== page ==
social media crossroadsIt’s hard to believe. Here we are in 2018, over a decade since Facebook and Twitter made their appearance, and many B2B marketing departments are still not sure if social media belongs in their online marketing plan.

Many of these companies have tried social media. Sort of.

Some have farmed out their social media marketing to college-aged interns, while others have piled social media management onto already overwhelmed traditional marketing departments. But in most cases, these “tries” have amounted to little more than sending out a stream of self-promoting posts and tweets, with lukewarm results – or no results at all. Is it any surprise that many business-to-business companies are ready to give up on social media entirely?

That would be a shame. 68% of adults in the U.S. are on Facebook, more than 450 million users are registered on LinkedIn, and YouTube now reaches more 18-49-year-olds than ANY cable network. That makes social media a powerful tool for connecting with prospects, boosting brand awareness and building customer loyalty.

Before your company chooses the path of silence (or the path of clueless self-promotion) on today’s most powerful and broad-reaching marketing platforms, consider these five factors that could turn your social media marketing efforts around.

1) Did you define your market?

Social media comes all shapes and sizes. And within each platform, there are opportunities to target messaging to the right pool of prospects. Simply posting on a Facebook wall or sending out random videos on Snapchat is like advertising in random magazines and newspapers – odds are your message is never reaching the people you need to attract. Picking the right social media platforms…the ones where your prospects are likely to spend time…and targeting your messages to them is step one alone the right path in SMM.

2) Did you define KPIs? And track them?

Marketing without measurement is, well, not really marketing. You already know that. But that’s what happens all too often in social media campaigns. Somehow the rules of good marketing are overlooked. There are no goals, no KPIs. And without those, it’s impossible to know if your efforts are a success, or if you need to move in a different direction with messaging, platforms or offers.

3) Did you designate certain people to manage social media? And are they SMM-savvy?

Social media marketing, especially during a launch of new pages, isn’t something that can be done on the side and still done well. Because many B2B companies are ambivalent about social media, they try to make it an add-on to an already busy person’s responsibilities. To add to the challenge, many of those tasked with SMM, especially in larger, established companies, aren’t savvy about social media at all. Or they’re good with personal use of social media, but haven’t a clue how to use it for business purposes. For example, a young intern who doesn’t yet understand the company business objectives, customer base or what customer hot buttons Sale uses which lead to a sale.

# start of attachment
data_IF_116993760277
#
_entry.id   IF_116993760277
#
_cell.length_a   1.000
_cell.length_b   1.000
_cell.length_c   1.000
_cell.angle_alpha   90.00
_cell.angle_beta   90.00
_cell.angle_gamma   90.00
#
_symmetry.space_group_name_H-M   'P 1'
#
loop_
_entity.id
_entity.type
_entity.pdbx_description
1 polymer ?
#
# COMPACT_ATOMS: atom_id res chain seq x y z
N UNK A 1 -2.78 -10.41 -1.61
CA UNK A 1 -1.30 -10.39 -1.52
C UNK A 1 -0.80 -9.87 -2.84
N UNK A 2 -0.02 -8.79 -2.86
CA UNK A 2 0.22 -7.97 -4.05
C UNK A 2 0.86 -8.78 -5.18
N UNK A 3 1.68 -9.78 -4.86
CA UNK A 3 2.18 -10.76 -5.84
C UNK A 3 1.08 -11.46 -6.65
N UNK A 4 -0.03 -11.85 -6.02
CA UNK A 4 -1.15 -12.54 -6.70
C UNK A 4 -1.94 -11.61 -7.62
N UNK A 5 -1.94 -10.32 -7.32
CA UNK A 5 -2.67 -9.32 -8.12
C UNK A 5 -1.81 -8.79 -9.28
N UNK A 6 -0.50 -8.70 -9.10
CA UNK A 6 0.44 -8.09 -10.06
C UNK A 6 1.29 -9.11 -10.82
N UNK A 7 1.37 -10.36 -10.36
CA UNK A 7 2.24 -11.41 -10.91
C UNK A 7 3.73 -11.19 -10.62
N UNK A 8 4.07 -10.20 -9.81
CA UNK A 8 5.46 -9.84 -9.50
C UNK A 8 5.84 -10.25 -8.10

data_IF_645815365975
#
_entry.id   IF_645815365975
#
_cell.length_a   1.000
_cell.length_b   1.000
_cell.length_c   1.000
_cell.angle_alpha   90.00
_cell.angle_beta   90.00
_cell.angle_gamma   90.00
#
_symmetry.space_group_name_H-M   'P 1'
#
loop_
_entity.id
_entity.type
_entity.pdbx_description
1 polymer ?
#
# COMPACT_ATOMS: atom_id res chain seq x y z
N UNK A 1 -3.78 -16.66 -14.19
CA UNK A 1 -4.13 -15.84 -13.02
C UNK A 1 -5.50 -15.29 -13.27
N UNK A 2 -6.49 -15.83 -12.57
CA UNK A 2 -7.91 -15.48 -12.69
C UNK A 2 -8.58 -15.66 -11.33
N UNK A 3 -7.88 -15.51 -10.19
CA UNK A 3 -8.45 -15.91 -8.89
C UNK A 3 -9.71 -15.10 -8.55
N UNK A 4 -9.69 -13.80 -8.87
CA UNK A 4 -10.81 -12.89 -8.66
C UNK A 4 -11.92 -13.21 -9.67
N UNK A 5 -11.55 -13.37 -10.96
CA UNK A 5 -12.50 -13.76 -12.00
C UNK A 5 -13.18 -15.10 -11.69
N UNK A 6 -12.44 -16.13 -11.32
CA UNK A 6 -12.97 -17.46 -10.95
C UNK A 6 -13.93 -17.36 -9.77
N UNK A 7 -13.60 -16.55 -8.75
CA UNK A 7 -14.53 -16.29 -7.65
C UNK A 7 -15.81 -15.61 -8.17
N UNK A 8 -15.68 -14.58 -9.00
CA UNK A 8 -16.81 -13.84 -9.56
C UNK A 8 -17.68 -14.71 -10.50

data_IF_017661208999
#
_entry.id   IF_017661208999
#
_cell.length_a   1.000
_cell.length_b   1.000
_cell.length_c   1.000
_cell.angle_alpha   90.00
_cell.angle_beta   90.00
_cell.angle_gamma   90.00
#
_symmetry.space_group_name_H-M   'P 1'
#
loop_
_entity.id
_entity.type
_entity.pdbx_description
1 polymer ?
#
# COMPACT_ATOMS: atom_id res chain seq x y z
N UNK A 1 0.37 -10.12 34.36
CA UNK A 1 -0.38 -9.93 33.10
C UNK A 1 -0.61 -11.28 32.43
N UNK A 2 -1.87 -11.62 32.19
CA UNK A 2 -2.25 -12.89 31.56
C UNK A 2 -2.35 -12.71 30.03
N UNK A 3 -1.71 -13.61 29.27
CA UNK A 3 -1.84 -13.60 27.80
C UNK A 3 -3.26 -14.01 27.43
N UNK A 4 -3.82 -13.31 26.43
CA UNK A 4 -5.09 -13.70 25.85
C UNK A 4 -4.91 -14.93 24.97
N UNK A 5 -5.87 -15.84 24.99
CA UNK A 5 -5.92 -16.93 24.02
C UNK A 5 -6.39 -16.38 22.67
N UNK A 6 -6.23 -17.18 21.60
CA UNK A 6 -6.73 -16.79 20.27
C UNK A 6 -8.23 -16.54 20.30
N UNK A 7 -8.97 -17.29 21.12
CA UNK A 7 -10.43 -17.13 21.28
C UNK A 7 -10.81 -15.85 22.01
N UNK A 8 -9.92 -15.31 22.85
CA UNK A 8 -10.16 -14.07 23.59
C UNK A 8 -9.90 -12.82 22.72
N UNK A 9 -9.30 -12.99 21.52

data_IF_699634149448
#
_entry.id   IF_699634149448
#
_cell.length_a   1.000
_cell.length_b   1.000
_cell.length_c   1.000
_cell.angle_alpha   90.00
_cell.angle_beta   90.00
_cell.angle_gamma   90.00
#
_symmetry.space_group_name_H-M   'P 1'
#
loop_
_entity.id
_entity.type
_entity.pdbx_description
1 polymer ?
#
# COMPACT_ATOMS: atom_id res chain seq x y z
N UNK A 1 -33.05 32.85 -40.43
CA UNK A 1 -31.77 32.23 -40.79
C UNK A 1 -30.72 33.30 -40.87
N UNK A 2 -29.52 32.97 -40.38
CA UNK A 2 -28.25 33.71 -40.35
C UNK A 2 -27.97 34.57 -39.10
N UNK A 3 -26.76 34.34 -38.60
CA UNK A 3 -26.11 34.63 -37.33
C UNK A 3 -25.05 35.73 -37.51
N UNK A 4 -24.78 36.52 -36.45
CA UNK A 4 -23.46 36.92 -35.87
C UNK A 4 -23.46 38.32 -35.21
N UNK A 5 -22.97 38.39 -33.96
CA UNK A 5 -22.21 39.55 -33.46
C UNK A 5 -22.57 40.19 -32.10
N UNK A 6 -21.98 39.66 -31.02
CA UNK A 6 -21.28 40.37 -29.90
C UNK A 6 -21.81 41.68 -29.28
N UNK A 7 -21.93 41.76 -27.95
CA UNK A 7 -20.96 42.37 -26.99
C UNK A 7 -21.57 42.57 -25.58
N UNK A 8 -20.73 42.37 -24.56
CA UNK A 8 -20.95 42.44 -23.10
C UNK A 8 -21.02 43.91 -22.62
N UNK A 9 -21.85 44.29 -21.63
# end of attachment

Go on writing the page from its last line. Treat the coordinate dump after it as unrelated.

4) Did you give your social media people the freedom they need?

Social media is all about the timely post, the instant response. In many B2B companies, decades of approval processes and stakeholder input meetings makes the idea of on-the-fly interaction downright terrifying. Of course, in some industries such as medical devices, pharmaceuticals, and law, there are restrictions on what can and cannot be said publicly. But in most cases, a well-trained social media pro can handle ordinary postings, comments, likes and shares without running afoul of industry regulations. Requiring pre-approval for each and every post or comment is a recipe for disaster in the fast-moving world of social media.

5) Did you engage?

This is the big one. The reason most businesses give up on social media.

Yes, they post. They post what are essentially ads. They post brags about company awards. They post press releases saying “Look at us!” They use social media as a communications hose, blasting out exactly what they want to say, exactly how they want to say it.

But social media isn’t a hose. It’s a conversation. A give and take. A sharing of company news, yes. But also a place for sharing good information from other companies. From followers. It’s a place to answer questions…and to ask them. It’s a place to allow some personality to show, including the personalities of the social media manager and company leadership and employees. It’s a place to engage and build relationships. And this is just as true for a Fortune 500 company as for the mom-and-pop deli on the corner. Social media levels the field, and looks for the people behind the brands.

So now about your social media marketing….

It’s crunch time. Five little things. How many of them did your company do on social media? How many did you miss? If you’re at that crossroads, instead of heading away from millions of prospects online daily, are you ready to take the other fork now? You now have a map. Just take a step.